Hi everyone. My name is Zach, and while I have been lounging around FieldGulls for probably a year now, this is my first interaction. The first reason is that if/when the Mebane get-together is finalized, I want to go and at least be able to say I've posted. Secondly, I finally feel I have something to say. Fair-weather fandom is a bit of a hot-button topic, but I think I have something to add.
Let's begin with my story.I was never really interested in professional sports as a child. My brother was mildly engaged in the Seahawks, but the fact that he left our house when I was about 10 years old removed that influence from my life. I grew up playing sports, but I did not watch them.
When the Seahawks burst onto the Superbowl scene at the end of that wonderful season, my Junior year in High School, I was unaware until a week before kickoff. A few of my friends were going to a Hooter's to watch the game, and I went along. Along with watching the waitress set my friend up in a bib, and the lone Steeler fan in the room talking trash, I found myself entranced by the game of football.
It was like a movie. Good struggled with evil, and as we cheered and involved ourselves with these men in helmets we didn't truly know, while their skirmishes - victory on one play, defeat on the next - became ours. Grown men sacrificed their bodies for a cause. I loved it.
After that I became much more involved in the world of the Seahawks. I wanted to understand the players, the situations, and as I matured and learned about contracts and business I learned about that as well. And if this is all that there was to be said, I could say that fandom has to begin somewhere, and that I have stuck with the team since then. That is not the case.
About two months ago, the worst time of my life ended. There was no decisive turning point, but a vague knowledge that I turned a corner. I have reached a clarity and firmness in my approach in which I finally feel confident; prior to this knowledge was three years of battling bouts of depression, struggling bitterly through my first 2 years of college before eventually going on leave, closing myself to everything around me and spending over 20 hours of every day in my room at my parent's house.
I tried to watch the Seahawks. I read about them, stayed current with trades and draft days and the coaching changes of this previous year. Yet when the time came to sit on the couch and watch the Seahawks, I quickly became restless and bored. I went back to my room to sleep or play a game. We couldn't win a game; we couldn't even be competitive. It simply made me tired.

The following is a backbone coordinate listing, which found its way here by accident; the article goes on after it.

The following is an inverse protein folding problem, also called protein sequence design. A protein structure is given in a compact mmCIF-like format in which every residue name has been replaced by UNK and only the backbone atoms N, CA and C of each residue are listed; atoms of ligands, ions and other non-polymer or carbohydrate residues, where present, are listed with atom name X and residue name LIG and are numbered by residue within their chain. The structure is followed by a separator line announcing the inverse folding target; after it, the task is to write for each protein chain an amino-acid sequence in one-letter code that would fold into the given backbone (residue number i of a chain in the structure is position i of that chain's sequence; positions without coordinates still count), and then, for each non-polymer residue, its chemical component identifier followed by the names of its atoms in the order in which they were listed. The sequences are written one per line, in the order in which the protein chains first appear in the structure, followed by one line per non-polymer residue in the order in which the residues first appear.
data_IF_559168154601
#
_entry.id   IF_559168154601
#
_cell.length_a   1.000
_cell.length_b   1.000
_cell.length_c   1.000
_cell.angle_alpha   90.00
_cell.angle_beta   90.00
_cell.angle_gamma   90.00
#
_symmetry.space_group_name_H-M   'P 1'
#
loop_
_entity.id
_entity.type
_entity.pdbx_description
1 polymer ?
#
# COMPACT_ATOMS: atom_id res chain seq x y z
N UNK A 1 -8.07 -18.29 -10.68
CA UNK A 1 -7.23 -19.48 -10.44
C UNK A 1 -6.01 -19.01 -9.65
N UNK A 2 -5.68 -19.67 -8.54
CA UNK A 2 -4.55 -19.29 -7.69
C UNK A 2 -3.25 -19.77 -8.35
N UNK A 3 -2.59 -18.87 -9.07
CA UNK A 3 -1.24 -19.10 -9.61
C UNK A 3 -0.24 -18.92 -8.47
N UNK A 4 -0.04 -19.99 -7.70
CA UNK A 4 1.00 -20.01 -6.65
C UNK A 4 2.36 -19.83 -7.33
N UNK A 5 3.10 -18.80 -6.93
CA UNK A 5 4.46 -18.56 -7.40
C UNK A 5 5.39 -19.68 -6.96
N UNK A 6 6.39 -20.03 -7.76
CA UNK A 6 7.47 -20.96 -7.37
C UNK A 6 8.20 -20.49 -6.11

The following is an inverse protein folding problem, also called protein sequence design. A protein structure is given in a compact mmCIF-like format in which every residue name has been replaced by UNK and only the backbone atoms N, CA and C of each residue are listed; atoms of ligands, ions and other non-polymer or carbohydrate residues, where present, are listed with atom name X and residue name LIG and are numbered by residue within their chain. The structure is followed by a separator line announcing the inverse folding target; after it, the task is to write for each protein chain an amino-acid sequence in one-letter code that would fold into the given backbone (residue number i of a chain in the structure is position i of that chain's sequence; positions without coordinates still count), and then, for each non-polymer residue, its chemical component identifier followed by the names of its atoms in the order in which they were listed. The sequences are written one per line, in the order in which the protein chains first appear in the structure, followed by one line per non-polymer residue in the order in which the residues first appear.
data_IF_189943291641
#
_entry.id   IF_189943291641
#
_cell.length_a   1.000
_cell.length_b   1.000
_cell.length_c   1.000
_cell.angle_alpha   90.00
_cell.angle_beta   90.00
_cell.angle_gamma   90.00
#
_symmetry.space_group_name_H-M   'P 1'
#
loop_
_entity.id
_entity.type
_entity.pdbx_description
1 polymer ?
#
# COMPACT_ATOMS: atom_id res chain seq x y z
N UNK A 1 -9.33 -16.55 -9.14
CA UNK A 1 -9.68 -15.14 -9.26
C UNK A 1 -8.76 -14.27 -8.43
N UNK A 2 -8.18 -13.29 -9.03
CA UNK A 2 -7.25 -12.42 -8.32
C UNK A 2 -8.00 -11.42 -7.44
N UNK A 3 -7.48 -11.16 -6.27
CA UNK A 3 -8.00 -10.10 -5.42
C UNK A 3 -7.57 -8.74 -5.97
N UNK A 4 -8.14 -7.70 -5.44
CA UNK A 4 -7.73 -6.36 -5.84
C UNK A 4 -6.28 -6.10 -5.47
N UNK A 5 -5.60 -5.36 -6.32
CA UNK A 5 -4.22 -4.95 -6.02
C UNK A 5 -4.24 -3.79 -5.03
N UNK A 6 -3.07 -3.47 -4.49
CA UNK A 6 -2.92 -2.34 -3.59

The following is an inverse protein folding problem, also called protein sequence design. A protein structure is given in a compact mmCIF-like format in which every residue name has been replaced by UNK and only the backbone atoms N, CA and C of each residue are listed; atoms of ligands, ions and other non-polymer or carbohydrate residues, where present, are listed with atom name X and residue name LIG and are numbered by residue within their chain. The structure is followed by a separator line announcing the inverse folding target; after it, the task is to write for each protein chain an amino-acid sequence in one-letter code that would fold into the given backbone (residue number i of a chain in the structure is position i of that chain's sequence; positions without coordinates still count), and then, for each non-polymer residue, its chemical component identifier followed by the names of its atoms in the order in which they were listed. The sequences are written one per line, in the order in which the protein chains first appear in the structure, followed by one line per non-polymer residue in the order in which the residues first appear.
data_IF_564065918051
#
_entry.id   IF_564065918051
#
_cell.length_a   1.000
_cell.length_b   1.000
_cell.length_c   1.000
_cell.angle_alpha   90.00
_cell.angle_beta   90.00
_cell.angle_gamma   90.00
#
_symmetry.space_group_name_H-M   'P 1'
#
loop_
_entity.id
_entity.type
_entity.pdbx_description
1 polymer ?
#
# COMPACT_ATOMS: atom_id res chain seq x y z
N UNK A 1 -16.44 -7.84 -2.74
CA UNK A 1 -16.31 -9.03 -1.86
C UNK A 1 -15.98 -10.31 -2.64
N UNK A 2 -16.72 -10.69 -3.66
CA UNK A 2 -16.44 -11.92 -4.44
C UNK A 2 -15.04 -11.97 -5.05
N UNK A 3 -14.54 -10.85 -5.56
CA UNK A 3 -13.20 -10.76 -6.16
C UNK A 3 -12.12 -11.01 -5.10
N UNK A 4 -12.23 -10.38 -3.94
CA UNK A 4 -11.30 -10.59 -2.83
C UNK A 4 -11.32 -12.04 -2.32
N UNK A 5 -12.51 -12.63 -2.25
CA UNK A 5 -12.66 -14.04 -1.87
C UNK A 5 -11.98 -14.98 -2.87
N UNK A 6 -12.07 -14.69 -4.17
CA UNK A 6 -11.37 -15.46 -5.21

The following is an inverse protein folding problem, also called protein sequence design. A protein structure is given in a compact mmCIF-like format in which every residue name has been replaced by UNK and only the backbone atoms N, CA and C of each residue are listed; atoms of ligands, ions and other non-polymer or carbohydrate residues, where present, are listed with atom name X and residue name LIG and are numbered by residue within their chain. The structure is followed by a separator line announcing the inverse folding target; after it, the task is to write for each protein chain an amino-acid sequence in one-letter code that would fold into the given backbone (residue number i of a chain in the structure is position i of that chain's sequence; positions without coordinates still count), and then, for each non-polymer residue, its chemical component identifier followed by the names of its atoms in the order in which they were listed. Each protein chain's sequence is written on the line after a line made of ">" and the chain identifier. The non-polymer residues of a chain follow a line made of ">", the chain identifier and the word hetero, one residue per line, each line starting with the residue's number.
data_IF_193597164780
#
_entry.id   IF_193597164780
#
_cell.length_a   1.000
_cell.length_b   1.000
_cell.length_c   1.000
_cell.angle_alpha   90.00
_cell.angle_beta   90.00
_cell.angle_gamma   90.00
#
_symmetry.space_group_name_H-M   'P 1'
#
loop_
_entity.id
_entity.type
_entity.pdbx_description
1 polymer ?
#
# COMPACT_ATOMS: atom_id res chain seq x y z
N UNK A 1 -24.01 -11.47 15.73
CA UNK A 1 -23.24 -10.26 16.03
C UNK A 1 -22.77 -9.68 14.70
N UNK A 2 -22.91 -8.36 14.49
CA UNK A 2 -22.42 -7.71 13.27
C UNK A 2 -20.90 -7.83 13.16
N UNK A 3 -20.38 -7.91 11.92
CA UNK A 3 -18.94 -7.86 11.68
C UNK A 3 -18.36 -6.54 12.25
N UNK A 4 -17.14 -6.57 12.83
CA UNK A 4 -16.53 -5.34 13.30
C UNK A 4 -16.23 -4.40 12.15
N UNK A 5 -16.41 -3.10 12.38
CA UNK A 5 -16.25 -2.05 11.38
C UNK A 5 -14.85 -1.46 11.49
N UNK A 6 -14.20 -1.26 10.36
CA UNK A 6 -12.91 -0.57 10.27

Was I a fair-weather fan? To some, perhaps I was. I was attracted by winning, and I was disinterested in losing. I had no desire to stick by a team that seemingly had no desire of its own.
And so we enter the Pete Carroll era, the era of enthusiasm, and fittingly I am entering into an era of my own enthusiasm and desire. Perhaps a parallel can even be drawn over the course of all these three years: as the team has struggled and fallen to its lowest point, so have I. Do I know that the Seahawks will succeed this year, or that I myself will find lasting success? Certainly not, but we have both achieved early victories that create a long-craved environment of hope and foundation. When Hasselbeck's face lit up after Carlson made that lovely one-handed grab in Sunday's game, I felt it too.
I was a fair-weather fan. There was a time in my life when I looked to the Seahawks not as a diversion or hobby, but as an affirmation that there were still victories. When they fell through, I left it. I could not bear their hardships as my own, as I did on that Superbowl Sunday, because I could hardly bear the hardships that beset me already. But now that my strength is returning, I hope to stand by the Seahawks as a stalwart supporter.
I know that bandwagoners and the like are a fact of sports, and are often mocked or scorned. When the Lions/Buccaneers/Rams/Browns win the Superbowl in a couple years, some will be saying, "I was with them the whole time, through the thick and thin". I am glad that they were; teams need those people. But when the day comes and the Seahawks are back under those big lights and the guy sitting next to me at the bar is rooting them on, I'm not going to ask him why he's there. We're on the same side, that's all I need to know.
Good luck to the Seahawks, and good luck to the 12th Man. Let's keep the hope alive.